Gender and Schooling

Ending bullying and harassment, and promoting sexual diversity in schools.

"Gender Reveal Parties" In Utero?

How confusing sex, gender, and identity causes problems for all of us

invitation image
On my way to work this morning I heard a radio ad from a local 3-D/4-D ultrasound company that was touting its giant screen and seating capacity for 20 so you can host your very own "gender reveal party" during your pregnancy. For those of you who read my previous post on boys will be boys, you won't be surprised to find out that this was troubling to me for several reasons:

  1. Calling it a "gender reveal party" is a misnomer. Gender is a socially constructed category that is culturally specific and based on a set of behaviors that are developed through relationships in an ongoing way that includes how one presents oneself and interacts with others. Gender cannot be "revealed" in the womb. Gender will be revealed over time as a child makes choices and develops language to express themselves and how they want to be treated. A more appropriate term would be a "genital reveal party."
  2. The importance our culture places on learning the genitals of a child prior to its birth is disconcerting and limiting on the families and child's own expression and creativity. The first question many people ask of pregnant parents are, "Do you know the sex?" or "Is it a boy or a girl?" as if that is the most important thing to know about the future child. Other questions that might be more supportive include, "Are you sleeping?" "Are you eating well?" "Do you need help when the baby is born?" "Are you feeling ready for the arrival?" A family in Canada were the center of a media storm when a newspaper profiled them and explained their decision to keep the genitals of their child, (ironically the child was named Storm),  a private matter. The absolute horror and international scrutiny that followed is indicative of how much weight we place on knowing someone's genitals, or what some people think is the "true sex" of a person.
  3. What a person's genitals look like is a private matter and is only important information to that person's medical provider and future lovers. Psychologist Suzanne Kessler eloquently stated in her book Lessons from the Intersexed, "In the everyday world gender attributions are made without access to genital inspection… What has primacy in everyday life is the gneder that is performed, regardless of the flesh's configuration under the clothes." Meaning, we don't ask people to verify their gender by pulling down their pants when we meet them. We treat them based on how they present themselves in dress, mannerisms, body language, speech patterns, etc.—the social expressions of their identity.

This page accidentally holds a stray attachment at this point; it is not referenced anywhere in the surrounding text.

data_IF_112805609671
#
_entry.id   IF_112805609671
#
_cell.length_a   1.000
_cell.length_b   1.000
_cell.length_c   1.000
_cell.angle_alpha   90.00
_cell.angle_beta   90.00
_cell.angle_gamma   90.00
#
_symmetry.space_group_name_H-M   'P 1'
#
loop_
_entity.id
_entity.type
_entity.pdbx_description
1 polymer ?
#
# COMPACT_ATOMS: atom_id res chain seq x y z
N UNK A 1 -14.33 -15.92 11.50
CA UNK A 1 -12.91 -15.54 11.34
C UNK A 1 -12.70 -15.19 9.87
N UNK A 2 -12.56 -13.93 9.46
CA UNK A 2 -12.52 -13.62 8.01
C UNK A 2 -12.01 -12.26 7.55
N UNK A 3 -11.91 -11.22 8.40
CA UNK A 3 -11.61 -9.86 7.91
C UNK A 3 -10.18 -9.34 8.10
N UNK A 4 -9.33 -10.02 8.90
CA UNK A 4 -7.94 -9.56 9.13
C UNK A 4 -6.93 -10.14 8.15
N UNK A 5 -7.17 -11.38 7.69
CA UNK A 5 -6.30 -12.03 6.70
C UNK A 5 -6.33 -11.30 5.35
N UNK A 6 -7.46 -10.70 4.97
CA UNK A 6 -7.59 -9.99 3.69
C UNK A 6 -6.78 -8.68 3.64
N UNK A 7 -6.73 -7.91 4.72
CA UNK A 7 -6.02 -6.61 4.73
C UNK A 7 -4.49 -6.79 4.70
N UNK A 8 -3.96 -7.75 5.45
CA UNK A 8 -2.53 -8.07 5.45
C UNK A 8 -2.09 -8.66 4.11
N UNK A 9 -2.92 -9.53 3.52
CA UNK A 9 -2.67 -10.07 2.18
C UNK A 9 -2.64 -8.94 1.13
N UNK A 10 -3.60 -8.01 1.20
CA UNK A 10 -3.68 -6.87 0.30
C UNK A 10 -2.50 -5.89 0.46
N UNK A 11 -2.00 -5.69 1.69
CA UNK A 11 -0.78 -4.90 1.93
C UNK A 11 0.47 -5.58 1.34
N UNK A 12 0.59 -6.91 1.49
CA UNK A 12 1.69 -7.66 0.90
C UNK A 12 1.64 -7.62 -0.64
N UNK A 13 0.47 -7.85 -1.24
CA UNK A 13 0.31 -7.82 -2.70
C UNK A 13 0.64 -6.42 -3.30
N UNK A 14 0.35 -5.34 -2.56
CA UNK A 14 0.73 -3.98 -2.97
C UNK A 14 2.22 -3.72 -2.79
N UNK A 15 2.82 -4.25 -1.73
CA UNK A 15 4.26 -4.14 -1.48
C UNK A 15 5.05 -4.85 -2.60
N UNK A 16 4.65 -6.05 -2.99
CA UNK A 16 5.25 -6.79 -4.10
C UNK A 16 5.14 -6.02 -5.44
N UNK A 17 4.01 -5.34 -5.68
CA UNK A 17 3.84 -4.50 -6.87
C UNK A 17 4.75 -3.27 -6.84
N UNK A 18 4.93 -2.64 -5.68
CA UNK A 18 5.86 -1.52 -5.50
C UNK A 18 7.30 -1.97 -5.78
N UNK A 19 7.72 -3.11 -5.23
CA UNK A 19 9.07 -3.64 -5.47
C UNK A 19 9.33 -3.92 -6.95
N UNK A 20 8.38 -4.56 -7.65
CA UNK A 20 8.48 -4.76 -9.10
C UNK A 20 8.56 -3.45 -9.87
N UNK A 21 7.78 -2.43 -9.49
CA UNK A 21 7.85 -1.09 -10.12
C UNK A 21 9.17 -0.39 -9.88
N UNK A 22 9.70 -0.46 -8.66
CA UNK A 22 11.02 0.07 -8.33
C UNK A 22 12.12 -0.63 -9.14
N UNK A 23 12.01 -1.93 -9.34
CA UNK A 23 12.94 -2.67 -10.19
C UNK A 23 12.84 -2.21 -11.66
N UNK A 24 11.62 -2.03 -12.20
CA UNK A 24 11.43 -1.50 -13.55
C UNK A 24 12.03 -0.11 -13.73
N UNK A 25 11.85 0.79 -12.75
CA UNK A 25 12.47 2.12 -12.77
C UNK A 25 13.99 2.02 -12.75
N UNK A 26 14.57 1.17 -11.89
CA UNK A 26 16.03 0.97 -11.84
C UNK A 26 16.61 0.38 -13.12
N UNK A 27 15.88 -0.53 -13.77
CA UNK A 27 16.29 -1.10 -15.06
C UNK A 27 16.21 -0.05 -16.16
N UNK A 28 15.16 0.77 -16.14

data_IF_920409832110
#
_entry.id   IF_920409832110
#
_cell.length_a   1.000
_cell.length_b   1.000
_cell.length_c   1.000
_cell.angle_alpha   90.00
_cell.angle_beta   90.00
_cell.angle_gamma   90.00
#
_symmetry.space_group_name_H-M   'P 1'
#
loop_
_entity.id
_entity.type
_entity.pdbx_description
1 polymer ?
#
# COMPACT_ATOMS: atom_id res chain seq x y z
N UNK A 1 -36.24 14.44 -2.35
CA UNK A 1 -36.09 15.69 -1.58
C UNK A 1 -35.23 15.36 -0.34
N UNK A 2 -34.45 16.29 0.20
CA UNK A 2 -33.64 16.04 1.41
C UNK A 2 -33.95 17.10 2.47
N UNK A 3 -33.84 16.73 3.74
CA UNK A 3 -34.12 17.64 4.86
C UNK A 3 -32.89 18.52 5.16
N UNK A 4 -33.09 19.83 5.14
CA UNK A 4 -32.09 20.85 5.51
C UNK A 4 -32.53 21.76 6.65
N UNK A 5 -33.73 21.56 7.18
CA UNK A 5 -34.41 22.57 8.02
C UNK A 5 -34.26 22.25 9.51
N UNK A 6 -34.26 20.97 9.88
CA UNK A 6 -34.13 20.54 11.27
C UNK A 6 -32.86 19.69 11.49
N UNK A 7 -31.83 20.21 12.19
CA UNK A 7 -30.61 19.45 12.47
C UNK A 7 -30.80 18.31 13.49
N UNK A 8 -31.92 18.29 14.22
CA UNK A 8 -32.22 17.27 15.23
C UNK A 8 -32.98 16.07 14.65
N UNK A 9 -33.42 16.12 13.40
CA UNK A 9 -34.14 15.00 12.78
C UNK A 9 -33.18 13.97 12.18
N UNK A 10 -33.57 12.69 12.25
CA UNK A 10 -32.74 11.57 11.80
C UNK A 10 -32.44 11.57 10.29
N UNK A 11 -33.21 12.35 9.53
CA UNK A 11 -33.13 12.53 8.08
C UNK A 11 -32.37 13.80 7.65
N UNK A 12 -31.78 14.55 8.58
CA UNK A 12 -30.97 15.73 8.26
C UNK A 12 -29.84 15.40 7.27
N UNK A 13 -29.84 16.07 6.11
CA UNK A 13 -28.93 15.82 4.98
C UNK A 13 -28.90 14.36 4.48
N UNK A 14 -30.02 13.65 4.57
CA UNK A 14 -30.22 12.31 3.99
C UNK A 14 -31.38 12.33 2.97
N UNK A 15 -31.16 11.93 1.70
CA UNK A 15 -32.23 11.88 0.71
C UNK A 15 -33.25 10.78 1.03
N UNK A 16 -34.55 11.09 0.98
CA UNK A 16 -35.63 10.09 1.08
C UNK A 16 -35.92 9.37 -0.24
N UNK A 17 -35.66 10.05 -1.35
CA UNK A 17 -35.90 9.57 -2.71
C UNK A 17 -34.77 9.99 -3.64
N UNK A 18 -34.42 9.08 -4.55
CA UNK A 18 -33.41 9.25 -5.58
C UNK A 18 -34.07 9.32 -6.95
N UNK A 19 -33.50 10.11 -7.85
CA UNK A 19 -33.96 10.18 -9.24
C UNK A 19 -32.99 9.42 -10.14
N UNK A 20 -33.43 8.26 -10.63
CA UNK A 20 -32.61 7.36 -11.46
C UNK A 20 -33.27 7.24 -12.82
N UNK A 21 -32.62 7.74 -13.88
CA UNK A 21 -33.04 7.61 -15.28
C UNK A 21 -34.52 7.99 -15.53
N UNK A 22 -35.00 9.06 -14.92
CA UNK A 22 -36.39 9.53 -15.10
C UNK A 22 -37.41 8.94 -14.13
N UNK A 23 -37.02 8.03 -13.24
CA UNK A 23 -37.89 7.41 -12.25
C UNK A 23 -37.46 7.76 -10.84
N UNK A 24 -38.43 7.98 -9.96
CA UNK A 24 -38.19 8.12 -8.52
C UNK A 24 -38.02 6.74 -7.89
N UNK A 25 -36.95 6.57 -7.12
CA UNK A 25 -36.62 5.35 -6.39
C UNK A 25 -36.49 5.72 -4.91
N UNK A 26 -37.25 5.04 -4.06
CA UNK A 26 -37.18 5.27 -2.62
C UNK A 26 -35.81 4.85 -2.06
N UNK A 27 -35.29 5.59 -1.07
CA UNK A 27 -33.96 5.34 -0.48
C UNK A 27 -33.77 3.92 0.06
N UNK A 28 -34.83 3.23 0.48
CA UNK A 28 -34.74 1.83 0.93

4. Confusing sex, gender, gender identity, and sexual orientation reduces the diversity of human experience and leads to a lot of unnecessary misogyny, transphobia, and homophobia.

Is anatomy destiny? Freud famously stated that, "anatomy is destiny," arguing that one's genitals were the most important factor in determining one's personality traits. However, more contemporary gender theorists such as Anne Fausto-Sterling and Judith Butler have argued that gender is a social construction, and so is sex. In her book, Sexing the Body, Fausto-Sterling clearly provides evidence of how the medical institution has repeatedly "treated" otherwise healthy bodies because a child's genitals were not immediately recognizable as a penis or a vagina. There is more variety and diversity in animal biology than our legally recognized two-sex system recognizes. Approximately 2.7% of all babies born have some natural variation in their body that does not clearly place them as male or female. These bodies are designated as having a "disorder of sex development" or DSD and many of these individuals come to identify as intersex while embracing a gender identity that could be: man, woman, androgynous, or other term that best represents them. I wrote more about this phenomenon in an earlier blog post here.

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It is true in our culture that one's anatomy at birth does set us up for a series of social interactions that have a strong influence on shaping our personalities as well as our educational and career paths. But this is not to say that these differences are "innate" or "natural", just that our socialization of children is heavily shaped by the expectations that we place on them and the influences they are exposed to.

male + female symbols with question mark
I actually really like the idea of "gender reveal parties"—it can be a radical concept that allows a child to assert their gender and then give the family an opportunity to share it with their community. My concern is about having this party while the child is in utero. It would be amazing if it became a tradition to do on a child's 5th birthday (or any other time the child has fully asserted their gender identity, but it is usually between the ages of 3-7) and a way that we could allow a child to develop in their early years free of gendered socialization and stigma and become the person they most want to be. I look forward to living in a world where I will be invited to a family's "gender reveal party" where the guest of honor gets to make a debut as they want to be seen and they get recognized and celebrated for all of who they are.

Elizabeth Meyer, Ph.D., is an Assistant Professor at California Polytechnic State University in San Luis Obispo, California.

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